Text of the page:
Plainfield Garden Club

Member: Burger, Mrs. Frank Gregg (Euphemia "Peggy" King Brower) '54

Mrs. Frank Gregg Burger was Euphemia King Brower, daughter of PGC member Euphemia Bakewell Brower. She first married Charles Todd Newberry, Jr. and then later married Mr. Frank Gregg Burger. Please also see entries for Newberry, Mrs. E. B. '54 and Newberry, Mrs. Charles Todd, Jr.

1958 - 1990 Address: 1649 Forest Hill Road (1958/1988)

January 29, 1988. Peggy Burger requests to move her membership from 'Active' to 'Sustaining'

1984 - 1987: Active
1987 - 1992: Sustaining
1993 - 1994: Deceased

1988 Archives

Contributed to Polly Heely Memorial Fund

January 29, 1988

Mrs. F. Gregg Burger
1649 Forest Hill
Plainfield, New Jersey 07060

Mrs. Robert Vivian
President of The Plainfield Garden Club -

Dear Joan -

I would like very much to change my membership from Active to Sustaining.

I am unable to partake in the gardening activities that this Club does due to back problems.

Also since Gregg has retired we go away a great deal so it is impossible to attend every meeting – I come as often as possible, and of course will be happy to do my share of entertaining. This would [not legible] a pl;ace of an active new member.

I certainly will help with any projects that I can.

Cordially -
Peggy Burger

January 29, 1988

Hillside Cemetery

Could Euphemia Brower Burger be Peggy Burger? If so, she is related to PGC Member:

Mrs. Henry Wyckoff (Euphemia Bakewell) Brower '38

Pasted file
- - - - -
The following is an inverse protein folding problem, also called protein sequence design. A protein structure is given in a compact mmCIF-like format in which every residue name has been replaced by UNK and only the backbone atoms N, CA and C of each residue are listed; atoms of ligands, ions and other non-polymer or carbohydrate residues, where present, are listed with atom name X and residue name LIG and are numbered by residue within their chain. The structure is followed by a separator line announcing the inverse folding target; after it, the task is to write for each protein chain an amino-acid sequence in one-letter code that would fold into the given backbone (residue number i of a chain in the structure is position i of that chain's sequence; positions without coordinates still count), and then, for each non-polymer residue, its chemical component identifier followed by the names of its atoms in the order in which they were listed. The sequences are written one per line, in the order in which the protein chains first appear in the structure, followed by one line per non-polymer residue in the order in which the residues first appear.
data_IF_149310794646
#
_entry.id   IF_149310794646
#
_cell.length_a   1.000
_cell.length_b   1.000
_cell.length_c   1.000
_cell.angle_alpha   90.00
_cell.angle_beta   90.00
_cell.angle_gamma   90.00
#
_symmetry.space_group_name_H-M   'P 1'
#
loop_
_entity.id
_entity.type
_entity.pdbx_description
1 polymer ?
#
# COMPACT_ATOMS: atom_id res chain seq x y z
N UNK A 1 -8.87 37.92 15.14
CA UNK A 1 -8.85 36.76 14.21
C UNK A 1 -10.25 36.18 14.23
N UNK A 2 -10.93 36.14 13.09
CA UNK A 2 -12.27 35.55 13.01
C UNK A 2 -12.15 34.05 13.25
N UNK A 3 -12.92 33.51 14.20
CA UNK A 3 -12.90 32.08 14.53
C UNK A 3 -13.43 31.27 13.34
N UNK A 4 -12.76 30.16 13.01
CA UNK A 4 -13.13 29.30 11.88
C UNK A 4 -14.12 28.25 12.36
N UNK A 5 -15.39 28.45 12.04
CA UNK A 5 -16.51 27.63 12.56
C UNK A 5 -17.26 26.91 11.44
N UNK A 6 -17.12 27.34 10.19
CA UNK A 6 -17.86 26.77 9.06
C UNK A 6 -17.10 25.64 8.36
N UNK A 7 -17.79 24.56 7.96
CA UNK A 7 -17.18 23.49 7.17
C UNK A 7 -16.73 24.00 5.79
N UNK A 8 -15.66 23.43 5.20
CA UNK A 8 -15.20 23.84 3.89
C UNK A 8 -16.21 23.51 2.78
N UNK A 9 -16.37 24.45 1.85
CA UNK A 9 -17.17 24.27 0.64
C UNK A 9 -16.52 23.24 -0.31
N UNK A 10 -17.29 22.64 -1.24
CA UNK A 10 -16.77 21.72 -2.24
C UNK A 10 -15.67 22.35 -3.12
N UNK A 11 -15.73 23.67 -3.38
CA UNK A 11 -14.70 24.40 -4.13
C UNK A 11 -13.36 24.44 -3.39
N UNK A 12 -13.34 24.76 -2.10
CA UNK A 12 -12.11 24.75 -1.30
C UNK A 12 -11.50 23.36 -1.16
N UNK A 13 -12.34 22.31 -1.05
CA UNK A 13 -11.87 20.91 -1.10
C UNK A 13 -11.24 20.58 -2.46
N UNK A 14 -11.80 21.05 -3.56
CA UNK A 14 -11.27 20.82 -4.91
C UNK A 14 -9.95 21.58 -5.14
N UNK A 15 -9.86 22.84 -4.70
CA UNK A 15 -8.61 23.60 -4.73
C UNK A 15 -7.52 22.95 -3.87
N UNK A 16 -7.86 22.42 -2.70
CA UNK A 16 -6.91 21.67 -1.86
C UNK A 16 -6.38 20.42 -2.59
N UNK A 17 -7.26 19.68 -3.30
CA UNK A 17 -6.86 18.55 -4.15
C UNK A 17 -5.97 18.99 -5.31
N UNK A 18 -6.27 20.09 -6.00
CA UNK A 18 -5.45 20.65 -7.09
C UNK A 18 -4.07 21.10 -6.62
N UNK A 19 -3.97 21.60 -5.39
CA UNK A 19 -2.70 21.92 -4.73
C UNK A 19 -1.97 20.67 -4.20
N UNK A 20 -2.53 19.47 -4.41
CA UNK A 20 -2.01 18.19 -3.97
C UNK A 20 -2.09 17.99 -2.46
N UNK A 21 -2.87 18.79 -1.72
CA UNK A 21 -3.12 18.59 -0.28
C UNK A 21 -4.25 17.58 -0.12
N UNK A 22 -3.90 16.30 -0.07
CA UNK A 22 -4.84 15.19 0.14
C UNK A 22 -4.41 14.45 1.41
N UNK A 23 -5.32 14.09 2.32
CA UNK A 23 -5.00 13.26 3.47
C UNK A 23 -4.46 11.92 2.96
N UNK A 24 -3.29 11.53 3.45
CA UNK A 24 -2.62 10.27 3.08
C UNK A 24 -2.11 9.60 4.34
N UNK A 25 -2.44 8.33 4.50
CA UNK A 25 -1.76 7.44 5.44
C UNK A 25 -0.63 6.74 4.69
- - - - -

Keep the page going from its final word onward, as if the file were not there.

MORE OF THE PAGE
Email exchange with Sally Booth Genung

Yes on both counts...her son was (is?) Terry Newberry a Presbyterian minister and a classmate of Carter's at Brown. He assisted at our wedding. We have lost touch..She was Mrs.Thomas Mann's sister (I can't remember her first name for the minute.) She was the Aunt of that guy who I think was Tom (Tommy) Man who came to the garden with the ashes. Her first husband was a Newberry of the Newberry 5 and 10 cent stores. She grew up in the brick house on Charlotte Road. If I think of anything else of interest I'll let you know.
xoxo S.

––Original Message––
From: skf729 <>
To: absheps <>; SBooth1954 <>
Sent: Thu, Sep 15, 2011 10:17 am
Subject: Question

Did either of you know Peggy Burger? Was her maiden name "Brower" by chance? Thanks – Susan

Email Exhange with Anne Morrell Shepherd

Yes I knew who she was. As a matter of fact she appeared at the same resort we were at in St. Croix - but never really knew her. Anne. I believe her name was Brower - but some how I think there was a second marriage somewhere along the line

In a message dated 9/15/2011 2:17:43 P.M. Eastern Daylight Time, writes:

Did either of you know Peggy Burger? Was her maiden name "Brower" by chance? Thanks – Susan

1936 Junior League Delegation

Anne Shepherd '77 presented this photo at the November 17, 2010 meeting held at Plainfield Country Club of the 1936 Junior League Delegation. Many of the women in the photograph were also Plainfield Garden Club members.